AKIKO FUJITA: Yeah, so let's talk about those next 24 hours, the potential results that we can get. I mean, what would be the most significant shift that you're seeing from a health-care standpoint if, in fact, we do see a Biden win?
CHRIS MEEKINS: I think Biden winning itself doesn't necessarily change the landscape. I think if you look back historically, health care tends to outperform the S&P under Democrat presidents more so than under Republicans. It tends to outperform about 10% under Democrats compared to 7% under Republicans.
But for me, where I'm paying my attention-- and your earlier guest highlighted this-- was these key Senate races. Democrats sweeping could be good for health care if they only get to 50 or 51 votes because it means that they're likely not going to have the votes to do something big like a public option or tackle drug pricing, but they could have the votes to just spend more money on health care, which is good.
However, if they get to 53, 54, 55 senators, which would be a result of a really big blue wave, at that moment the health-care sector probably needs to be scared because we're at least going to have a discussion about really going after drug pricing and potentially a government-run insurance option in a public exchange competing against the private sector. So you really have this thread of between 50 and 53 senators that could make all the difference for whether health care outperforms or not.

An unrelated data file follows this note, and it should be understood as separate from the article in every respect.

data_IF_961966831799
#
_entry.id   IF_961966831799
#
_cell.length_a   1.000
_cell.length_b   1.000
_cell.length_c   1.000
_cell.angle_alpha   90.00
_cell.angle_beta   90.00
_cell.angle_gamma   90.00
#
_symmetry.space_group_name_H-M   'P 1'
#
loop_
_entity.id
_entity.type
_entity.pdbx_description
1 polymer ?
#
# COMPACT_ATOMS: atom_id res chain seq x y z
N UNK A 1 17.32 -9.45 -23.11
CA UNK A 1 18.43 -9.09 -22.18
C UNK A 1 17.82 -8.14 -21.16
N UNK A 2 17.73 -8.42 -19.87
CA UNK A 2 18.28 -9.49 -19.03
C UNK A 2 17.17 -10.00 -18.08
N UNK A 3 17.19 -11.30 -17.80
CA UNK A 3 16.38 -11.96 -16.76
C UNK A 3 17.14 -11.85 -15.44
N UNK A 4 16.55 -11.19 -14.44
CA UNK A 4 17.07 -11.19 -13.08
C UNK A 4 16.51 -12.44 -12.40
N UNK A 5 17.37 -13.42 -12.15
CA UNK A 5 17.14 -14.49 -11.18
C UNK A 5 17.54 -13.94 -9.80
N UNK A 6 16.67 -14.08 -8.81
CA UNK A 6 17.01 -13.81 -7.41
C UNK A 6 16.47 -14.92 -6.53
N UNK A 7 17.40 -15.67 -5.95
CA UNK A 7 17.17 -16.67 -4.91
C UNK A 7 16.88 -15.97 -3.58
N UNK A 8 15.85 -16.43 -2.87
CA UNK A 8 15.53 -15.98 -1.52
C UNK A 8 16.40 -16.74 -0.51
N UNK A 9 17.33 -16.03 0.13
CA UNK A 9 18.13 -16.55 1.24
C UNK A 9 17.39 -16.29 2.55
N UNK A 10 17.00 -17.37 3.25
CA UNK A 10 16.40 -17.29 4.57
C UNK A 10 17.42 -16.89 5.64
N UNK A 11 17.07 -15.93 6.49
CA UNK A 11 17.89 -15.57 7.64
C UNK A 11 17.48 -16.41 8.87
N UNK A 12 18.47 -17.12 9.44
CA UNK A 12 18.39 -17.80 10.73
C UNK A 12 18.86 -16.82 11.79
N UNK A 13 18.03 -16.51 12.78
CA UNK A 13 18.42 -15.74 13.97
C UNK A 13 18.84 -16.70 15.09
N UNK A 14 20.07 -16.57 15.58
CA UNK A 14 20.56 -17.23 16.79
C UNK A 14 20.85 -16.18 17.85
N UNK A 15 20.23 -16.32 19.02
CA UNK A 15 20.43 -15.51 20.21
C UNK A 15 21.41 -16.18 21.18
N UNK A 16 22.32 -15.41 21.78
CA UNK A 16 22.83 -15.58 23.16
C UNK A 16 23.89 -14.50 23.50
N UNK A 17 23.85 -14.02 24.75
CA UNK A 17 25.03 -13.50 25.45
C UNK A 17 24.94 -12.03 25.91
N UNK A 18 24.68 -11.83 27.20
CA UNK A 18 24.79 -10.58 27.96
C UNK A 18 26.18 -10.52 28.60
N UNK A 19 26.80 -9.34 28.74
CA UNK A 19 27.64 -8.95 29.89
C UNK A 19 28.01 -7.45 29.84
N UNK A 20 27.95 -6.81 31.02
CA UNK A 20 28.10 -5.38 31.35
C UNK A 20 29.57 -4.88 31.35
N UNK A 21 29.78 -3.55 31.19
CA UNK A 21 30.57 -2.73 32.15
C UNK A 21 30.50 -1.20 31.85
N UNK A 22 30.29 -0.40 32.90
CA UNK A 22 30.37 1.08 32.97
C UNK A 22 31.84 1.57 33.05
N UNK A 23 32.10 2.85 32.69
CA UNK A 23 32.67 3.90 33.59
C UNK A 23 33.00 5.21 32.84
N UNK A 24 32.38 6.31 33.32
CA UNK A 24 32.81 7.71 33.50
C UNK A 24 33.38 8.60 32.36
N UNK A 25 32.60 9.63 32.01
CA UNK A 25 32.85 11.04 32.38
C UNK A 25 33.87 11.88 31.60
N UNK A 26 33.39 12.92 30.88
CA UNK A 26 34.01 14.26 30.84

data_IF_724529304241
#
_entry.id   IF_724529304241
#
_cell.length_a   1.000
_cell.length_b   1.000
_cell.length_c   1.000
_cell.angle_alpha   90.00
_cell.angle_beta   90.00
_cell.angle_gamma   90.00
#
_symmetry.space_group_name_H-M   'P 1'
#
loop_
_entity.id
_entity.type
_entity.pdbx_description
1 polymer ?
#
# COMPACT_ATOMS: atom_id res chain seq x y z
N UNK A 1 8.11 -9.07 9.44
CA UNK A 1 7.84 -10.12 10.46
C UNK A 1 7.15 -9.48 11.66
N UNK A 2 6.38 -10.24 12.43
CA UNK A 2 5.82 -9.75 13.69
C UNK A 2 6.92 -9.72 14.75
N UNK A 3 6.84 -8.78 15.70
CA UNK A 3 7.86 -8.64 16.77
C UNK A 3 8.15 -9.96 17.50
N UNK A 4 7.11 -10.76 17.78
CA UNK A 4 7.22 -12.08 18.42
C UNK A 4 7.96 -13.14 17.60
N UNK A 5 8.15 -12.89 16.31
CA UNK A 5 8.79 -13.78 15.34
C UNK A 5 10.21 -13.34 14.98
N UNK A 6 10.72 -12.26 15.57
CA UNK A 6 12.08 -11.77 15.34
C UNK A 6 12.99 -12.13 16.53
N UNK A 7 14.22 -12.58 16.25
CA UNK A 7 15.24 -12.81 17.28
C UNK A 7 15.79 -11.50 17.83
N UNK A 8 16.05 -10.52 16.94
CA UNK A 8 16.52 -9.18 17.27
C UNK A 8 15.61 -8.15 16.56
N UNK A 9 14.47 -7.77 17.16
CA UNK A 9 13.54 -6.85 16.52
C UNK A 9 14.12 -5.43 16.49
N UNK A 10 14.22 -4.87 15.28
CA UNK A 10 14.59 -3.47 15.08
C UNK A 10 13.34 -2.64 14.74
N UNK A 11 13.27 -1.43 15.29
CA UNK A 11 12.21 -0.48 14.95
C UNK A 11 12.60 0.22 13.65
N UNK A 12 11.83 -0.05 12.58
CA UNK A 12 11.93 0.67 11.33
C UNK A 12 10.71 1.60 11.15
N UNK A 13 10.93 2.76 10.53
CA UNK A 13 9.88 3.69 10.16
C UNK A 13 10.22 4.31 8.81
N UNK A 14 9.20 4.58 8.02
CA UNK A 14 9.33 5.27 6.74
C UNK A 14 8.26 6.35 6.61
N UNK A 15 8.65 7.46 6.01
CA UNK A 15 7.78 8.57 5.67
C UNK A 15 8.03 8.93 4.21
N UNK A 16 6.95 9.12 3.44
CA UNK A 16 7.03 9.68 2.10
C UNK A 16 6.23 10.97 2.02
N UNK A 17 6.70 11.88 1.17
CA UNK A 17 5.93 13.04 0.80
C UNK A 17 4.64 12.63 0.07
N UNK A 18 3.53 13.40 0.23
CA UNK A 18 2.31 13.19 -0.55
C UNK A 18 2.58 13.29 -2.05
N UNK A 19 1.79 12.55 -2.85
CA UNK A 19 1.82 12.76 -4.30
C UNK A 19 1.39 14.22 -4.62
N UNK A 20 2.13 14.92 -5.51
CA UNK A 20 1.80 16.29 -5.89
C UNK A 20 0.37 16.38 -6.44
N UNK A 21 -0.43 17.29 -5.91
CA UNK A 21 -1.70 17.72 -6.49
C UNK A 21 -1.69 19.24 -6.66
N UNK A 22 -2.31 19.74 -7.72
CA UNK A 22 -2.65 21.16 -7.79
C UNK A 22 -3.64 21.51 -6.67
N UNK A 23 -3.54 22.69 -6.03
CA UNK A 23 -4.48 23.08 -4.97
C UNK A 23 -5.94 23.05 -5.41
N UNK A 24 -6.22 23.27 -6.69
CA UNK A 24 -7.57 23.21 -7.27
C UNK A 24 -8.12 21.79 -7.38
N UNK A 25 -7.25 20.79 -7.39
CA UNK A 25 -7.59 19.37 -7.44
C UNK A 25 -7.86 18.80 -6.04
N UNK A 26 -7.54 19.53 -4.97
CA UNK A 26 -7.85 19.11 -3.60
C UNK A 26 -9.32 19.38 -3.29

ZACK GUZMAN: Wow. Just coming down to a couple seats. It just goes to show how razor thin the margins are in tonight's races. But Chris Meekins, appreciate you coming on here, Raymond James healthcare analyst. Thanks again.
CHRIS MEEKINS: Thanks a bunch.